Universities under dark shadows

Higher education in the province of K-P is in a precarious state

Dr Syed Akhtar Ali Shah September 22, 2021
The writer is a practising lawyer. He holds PHD in Political Science and heads a think-tank ‘Good Governance Forum’. He can be reached at [email protected]

In Khyber-Pakhtunkhwa, the seats of higher education are under dark shadows. The Governor as a Chancellor of the universities believes that most of the Vice-Chancellors (VCs) are inept and corrupt. According to reports, promoting a ‘word of mouth’ version of public conversation and bashing VCs in public and private has become his favourite pastime. The VCs, as strategic managers of universities, have the Sword of Damocles hanging over their heads.

Consequently, universities are experiencing uncertainty and a doubtful future. Universities equip students with knowledge and skills to perform better in society. They allow students to explore their creativity and passions through innovation, learning and inventions. Considering universities are often labelled engines of change, they require a free environment without administrative coercion. Ideas and creativity only flourish in an environment geared by freedom of thought and dialogue. It leads to development and progress.

The University Act of 2012 gave universities autonomy to function efficiently and effectively. The Act invited all the stakeholders to participate in the decisionmaking process with the objective of enhancing the quality of higher education. In addition, it included the enforcement of a system to regulate the university curriculum. Within this autonomous system, the VC holds most of the responsibility and implements the values they wish to inculcate in the student body.

Under the same Act, the VCs have been designated the positions of Chief Executive and Principal Accounting Officer of the universities. The VC is responsible for all administrative, academic and financial tasks of the university. The lawmakers understand that, like big organisations, universities also experience emergencies and urgencies. Therefore, the VC has been given vast administrative powers to deal with different emergencies. The law gives VCs the power to undertake a range of actions to ensure the smooth functioning of the universities.

To ensure the provision of quality education, the VC attributes different tasks and responsibilities to the administrative staff and teaching faculty. In addition, the VC will need to ensure that the university budget is appropriately allocated to different departments and branches. To improve the allocation of funds, teaching staff should be employed on a contract basis. There should be more temporary positions that last for a year. The VC will be required to fill in teaching positions for a short period to prioritise different interests of the university. The authority and power given to the VC are not unbridled, they are regularly reviewed by supervising bodies such as Syndicate and Senate. Under the University Act 2012, like the VC, the chancellor is one of the officers of the university. Therefore, the chancellor must conform to the Act and enact policies accordingly.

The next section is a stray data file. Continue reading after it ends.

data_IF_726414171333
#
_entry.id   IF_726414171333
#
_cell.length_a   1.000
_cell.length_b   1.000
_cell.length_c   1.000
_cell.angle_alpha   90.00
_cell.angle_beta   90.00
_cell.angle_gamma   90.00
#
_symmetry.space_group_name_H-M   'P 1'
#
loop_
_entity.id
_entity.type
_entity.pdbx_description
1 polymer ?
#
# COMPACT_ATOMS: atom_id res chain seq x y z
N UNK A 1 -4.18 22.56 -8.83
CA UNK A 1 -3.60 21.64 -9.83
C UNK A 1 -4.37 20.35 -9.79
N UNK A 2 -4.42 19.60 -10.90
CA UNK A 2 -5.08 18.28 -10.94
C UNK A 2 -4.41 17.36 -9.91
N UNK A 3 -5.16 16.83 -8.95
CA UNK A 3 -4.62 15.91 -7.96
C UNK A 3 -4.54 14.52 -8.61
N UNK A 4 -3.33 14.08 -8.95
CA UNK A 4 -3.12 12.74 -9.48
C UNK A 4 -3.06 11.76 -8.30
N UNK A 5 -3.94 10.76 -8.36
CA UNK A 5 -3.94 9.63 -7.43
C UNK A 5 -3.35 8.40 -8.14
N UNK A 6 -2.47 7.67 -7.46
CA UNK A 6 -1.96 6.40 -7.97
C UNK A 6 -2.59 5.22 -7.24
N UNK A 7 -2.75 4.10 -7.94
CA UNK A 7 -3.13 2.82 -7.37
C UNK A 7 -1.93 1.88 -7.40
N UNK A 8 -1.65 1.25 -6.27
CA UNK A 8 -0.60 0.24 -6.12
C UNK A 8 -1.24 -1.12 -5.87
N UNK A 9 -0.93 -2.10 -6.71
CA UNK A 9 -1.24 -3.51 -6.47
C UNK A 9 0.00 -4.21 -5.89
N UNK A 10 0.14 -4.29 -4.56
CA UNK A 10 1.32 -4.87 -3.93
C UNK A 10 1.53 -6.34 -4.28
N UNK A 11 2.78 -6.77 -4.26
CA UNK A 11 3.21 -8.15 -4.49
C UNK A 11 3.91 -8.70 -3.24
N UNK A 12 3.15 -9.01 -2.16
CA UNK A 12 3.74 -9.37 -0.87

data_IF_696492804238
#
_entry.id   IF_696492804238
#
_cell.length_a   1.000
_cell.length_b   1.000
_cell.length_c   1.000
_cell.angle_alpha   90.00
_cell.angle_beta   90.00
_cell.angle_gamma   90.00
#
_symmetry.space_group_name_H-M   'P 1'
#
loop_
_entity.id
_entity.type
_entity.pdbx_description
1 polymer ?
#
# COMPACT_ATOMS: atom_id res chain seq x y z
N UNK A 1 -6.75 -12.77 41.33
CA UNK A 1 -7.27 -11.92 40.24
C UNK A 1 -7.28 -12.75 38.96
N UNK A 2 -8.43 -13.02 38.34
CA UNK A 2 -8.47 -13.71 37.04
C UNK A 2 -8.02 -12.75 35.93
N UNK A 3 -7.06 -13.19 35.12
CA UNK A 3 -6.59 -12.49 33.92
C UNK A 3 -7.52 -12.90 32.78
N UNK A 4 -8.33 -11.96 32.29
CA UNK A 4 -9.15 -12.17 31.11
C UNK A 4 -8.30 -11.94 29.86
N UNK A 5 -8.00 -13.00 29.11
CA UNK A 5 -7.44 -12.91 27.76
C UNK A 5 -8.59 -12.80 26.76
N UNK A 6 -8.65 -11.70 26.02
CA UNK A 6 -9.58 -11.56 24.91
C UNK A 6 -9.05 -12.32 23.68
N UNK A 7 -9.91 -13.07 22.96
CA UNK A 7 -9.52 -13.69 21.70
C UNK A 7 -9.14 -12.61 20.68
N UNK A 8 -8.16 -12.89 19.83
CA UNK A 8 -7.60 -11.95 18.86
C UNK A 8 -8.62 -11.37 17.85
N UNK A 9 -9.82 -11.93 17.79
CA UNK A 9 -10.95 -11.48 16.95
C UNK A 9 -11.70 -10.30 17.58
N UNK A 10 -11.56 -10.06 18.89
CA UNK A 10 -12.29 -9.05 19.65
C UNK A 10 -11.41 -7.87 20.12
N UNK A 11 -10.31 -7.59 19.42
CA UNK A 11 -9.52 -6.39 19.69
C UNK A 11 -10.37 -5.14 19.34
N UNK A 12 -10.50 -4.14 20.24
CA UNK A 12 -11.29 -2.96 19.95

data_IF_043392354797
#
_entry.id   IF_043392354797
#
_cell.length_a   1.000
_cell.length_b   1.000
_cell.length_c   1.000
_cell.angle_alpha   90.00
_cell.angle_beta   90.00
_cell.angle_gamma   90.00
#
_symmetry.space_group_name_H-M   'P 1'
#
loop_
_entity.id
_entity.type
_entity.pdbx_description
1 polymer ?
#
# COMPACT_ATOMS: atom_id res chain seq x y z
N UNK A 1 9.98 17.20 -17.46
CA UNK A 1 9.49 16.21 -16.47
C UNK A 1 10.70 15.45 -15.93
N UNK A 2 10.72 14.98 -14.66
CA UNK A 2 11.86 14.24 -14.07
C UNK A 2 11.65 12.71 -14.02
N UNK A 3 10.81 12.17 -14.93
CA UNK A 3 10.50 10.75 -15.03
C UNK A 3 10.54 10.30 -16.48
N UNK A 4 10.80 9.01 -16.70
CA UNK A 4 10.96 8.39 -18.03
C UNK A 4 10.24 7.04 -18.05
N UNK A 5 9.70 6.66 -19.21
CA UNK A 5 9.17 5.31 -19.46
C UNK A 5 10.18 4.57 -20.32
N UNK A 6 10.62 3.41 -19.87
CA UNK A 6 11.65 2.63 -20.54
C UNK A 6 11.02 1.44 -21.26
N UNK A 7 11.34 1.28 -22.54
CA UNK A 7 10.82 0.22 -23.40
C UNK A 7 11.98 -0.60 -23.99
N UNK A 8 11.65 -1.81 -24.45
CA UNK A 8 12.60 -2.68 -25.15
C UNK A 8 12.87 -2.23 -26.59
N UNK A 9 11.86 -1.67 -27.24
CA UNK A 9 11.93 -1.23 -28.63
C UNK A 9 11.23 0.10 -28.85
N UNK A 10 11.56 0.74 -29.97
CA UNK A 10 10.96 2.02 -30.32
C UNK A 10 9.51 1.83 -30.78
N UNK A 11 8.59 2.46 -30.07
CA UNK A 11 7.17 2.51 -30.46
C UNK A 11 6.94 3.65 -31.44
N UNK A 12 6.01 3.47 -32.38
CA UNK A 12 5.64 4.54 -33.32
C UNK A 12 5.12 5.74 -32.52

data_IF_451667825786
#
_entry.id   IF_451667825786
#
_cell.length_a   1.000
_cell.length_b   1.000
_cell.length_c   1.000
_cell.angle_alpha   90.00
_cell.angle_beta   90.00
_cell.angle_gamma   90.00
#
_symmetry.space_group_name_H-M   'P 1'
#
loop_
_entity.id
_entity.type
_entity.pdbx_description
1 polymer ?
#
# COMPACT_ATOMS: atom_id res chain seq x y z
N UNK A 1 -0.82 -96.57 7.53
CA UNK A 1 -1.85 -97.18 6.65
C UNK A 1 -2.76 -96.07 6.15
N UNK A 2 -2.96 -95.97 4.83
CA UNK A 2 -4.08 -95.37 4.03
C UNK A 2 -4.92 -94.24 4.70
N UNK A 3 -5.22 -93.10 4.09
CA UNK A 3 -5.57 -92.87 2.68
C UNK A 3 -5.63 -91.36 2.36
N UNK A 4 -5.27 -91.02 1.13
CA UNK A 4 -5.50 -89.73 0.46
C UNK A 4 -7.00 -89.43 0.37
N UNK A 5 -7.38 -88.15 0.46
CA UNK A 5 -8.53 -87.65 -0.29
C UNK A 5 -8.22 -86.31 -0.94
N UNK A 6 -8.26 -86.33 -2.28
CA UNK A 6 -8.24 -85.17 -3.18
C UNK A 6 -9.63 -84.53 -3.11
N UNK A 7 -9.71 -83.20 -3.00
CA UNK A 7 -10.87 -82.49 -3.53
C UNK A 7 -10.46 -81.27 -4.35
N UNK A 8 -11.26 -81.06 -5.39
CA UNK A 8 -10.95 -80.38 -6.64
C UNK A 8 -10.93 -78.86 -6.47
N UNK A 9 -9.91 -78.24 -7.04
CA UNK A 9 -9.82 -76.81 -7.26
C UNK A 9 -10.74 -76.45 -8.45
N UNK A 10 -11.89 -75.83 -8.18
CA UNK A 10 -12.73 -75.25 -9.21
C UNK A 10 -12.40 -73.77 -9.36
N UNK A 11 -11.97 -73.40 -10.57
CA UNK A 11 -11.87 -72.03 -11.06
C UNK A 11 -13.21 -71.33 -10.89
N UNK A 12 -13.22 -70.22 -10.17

The chancellor can refer proceedings to the Senate if he feels that university affairs are being mismanaged, directing those proceedings should be reconsidered within a month. In case if the reconsideration fails or the chancellor is dissatisfied with it, he can call upon the Senate to show cause why proceedings should not be annulled. Under section 20, any matters concerning any authority can be referred to the Senate. Even though the chancellor has the authority to conduct an inquiry under section 21, the report must be referred to the Senate. The Act provides an inbuilt mechanism of checks and balances over the VC and other bodies. If different actions are not in conformity with the law or policy, the chancellor can call a meeting of the Senate to seek an explanation from the VC.

Unfortunately, the chancellor refers the smallest of matters for inquiry. This questions the authority of the reputable institute of the VC and upsets the entire system envisioned by the Act. Universities have lost their autonomy to these mechanisms. The VCs refrain from making any decisions at all to avoid further humiliation at the hands of the chancellor. Therefore, higher education in the province of K-P is in a precarious state. To rectify this, the institution of VC needs to be strengthened. Leaders of the universities must be allowed to exercise their powers freely within the framework of the Act.

In case of any alleged or suspected violations, the VC’s orders should be annulled through the mechanism provided by the Act. Only the regulatory bodies such as Syndicate and the Senate should deal with these issues. Other bodies that are not relevant to the Act should not be involved. Moreover, universities across the world are considered centres of excellence. Therefore, they need affirmative action and patronage of the government of the day to bear expected results


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